The principal methodology used in these ratings was "US RMBS
Surveillance Methodology" published in November 2013.

Factors that would lead to an upgrade or downgrade of the rating:

Ratings in the US RMBS sector remain exposed to the high level of
macroeconomic uncertainty, and in particular the unemployment
rate. The unemployment rate fell to 6.1% in June 2014 from 7.5% in
June 2013. Moody's forecasts an unemployment central range of 6.5%
to 7.5% for the 2014 year. Deviations from this central scenario
could lead to rating actions in the sector. House prices are
another key driver of US RMBS performance. Moody's expects house
prices to continue to rise in 2014. Lower increases than Moody's
expects or decreases could lead to negative rating actions.
Finally, performance of RMBS continues to remain highly dependent
on servicer procedures. Any change resulting from servicing
transfers or other policy or regulatory change can impact the
performance of these transactions.


* Moody's Hikes Ratings on $176MM Subprime RMBS Issued 2001-2004
----------------------------------------------------------------
Moody's Investors Service, in an Aug. 7, 2014 ratings release,
upgraded the ratings of 10 tranches from nine subprime RMBS
transactions, which are all backed by Subprime mortgage loans.

Complete rating actions are as follows:

Issuer: Aegis Asset Backed Securities Trust 2004-2

Cl. M2, Upgraded to Caa1 (sf); previously on May 4, 2012 Confirmed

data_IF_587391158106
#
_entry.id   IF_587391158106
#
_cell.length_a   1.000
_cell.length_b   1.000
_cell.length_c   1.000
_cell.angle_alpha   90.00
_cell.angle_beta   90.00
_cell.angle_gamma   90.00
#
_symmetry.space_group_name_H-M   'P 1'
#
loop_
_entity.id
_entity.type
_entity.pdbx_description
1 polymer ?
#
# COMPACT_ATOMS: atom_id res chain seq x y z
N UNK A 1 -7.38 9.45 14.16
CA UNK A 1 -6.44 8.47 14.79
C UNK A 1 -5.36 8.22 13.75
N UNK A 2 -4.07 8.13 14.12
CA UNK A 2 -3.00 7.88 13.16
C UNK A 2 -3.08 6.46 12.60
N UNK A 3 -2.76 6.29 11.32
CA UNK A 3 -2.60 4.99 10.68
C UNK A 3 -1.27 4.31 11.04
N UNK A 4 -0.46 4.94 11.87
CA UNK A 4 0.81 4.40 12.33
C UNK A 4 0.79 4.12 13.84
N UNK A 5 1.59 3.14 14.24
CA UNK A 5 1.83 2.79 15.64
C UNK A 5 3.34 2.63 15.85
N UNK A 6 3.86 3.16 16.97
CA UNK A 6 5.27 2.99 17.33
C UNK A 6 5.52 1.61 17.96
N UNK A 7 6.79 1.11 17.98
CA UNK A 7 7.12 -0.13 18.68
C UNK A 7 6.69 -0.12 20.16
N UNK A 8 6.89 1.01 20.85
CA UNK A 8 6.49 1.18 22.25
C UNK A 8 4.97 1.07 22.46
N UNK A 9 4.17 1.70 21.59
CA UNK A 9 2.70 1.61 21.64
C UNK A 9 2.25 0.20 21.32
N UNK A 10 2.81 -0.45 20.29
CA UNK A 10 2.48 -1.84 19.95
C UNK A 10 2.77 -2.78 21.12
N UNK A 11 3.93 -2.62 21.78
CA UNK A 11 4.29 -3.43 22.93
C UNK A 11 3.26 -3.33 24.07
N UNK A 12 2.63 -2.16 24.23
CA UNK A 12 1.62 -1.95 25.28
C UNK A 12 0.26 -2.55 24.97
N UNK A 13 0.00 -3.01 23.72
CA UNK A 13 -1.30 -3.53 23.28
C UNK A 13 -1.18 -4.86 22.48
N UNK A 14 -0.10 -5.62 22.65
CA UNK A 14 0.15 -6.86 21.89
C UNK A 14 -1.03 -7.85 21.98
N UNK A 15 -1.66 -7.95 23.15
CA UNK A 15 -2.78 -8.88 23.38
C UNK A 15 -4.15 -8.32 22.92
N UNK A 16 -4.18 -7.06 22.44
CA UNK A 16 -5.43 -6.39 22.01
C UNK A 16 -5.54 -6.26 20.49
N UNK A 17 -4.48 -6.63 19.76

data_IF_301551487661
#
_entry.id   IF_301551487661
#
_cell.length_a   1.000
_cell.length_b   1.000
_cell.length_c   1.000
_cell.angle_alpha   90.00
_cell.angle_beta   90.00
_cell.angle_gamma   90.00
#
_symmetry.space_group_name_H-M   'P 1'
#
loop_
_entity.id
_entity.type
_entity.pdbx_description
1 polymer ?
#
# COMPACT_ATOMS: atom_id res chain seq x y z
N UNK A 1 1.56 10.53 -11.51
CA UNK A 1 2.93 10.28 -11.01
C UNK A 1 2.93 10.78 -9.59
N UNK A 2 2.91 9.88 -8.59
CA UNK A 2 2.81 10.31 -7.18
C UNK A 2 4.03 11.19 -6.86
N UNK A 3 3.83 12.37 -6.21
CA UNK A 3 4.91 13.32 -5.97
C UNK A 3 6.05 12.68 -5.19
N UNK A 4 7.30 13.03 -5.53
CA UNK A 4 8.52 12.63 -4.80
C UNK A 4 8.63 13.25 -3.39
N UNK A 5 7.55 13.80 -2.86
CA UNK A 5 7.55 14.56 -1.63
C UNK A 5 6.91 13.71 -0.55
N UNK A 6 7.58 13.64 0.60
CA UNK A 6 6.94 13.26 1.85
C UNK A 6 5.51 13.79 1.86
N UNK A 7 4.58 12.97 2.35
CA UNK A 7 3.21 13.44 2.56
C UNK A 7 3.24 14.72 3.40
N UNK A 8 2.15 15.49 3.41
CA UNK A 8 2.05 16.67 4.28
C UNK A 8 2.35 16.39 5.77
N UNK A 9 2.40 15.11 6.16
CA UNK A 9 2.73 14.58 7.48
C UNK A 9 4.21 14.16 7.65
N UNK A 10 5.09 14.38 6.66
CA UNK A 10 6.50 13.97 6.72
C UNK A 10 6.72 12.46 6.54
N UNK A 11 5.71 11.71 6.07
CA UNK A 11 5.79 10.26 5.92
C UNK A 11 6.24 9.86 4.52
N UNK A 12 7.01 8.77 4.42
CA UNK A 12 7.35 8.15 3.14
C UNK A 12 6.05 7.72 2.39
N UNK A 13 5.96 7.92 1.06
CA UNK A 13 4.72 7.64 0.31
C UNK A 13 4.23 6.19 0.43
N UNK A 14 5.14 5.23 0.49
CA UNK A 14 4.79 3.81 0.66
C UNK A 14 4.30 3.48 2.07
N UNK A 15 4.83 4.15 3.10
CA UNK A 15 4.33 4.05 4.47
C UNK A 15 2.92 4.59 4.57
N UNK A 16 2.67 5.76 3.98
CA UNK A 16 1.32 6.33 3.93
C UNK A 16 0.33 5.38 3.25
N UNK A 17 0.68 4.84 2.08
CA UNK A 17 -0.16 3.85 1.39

at Caa2 (sf)

Issuer: Asset Backed Sec Corp Home Equity Loan Tr 2004-HE8

Cl. M1, Upgraded to Ba2 (sf); previously on Mar 11, 2011
Downgraded to Ba3 (sf)

Issuer: Asset Backed Securities Corporation Home Equity Loan Trust
2004-HE1

Cl. M-2, Upgraded to Caa1 (sf); previously on Mar 11, 2011
Downgraded to Caa3 (sf)

Issuer: Morgan Stanley ABS Capital I Inc. Trust 2004-NC6

Cl. M-1, Upgraded to Ba2 (sf); previously on Mar 15, 2011
Downgraded to B1 (sf)

Issuer: Morgan Stanley Dean Witter Capital I, Inc., Mortgage Pass-
Through Certificates, Series 2001-NC1

Cl. M-1, Upgraded to Caa1 (sf); previously on Mar 15, 2011
Downgraded to Caa3 (sf)

Issuer: New Century Home Equity Loan Trust, Series 2003-6

Cl. M-1, Upgraded to Ba1 (sf); previously on Dec 12, 2012 Upgraded
to Ba3 (sf)

Issuer: NovaStar Mortgage Funding Trust, Series 2002-3

Cl. A-2, Upgraded to B1 (sf); previously on Mar 10, 2011
Downgraded to B3 (sf)

Issuer: Saxon Asset Securities Trust 2003-1

Cl. M-1, Upgraded to Ba1 (sf); previously on May 18, 2012
Downgraded to Ba3 (sf)

Cl. M-2, Upgraded to Caa1 (sf); previously on Mar 10, 2011
Downgraded to Caa3 (sf)

Issuer: Structured Asset Investment Loan Trust 2003-BC8

Cl. M1, Upgraded to B2 (sf); previously on Mar 4, 2011 Downgraded
to B3 (sf)

Ratings Rationale

The upgrade actions are a result of improving performance of the
related pools and/or faster pay-down of the bonds due to high
prepayments/faster liquidations. The actions reflect Moody's
updated loss expectations on those pools.

The principal methodology used in these ratings was "US RMBS
Surveillance Methodology" published in November 2013.

Factors that would lead to an upgrade or downgrade of the rating:

Ratings in the US RMBS sector remain exposed to the high level of
macroeconomic uncertainty, and in particular the unemployment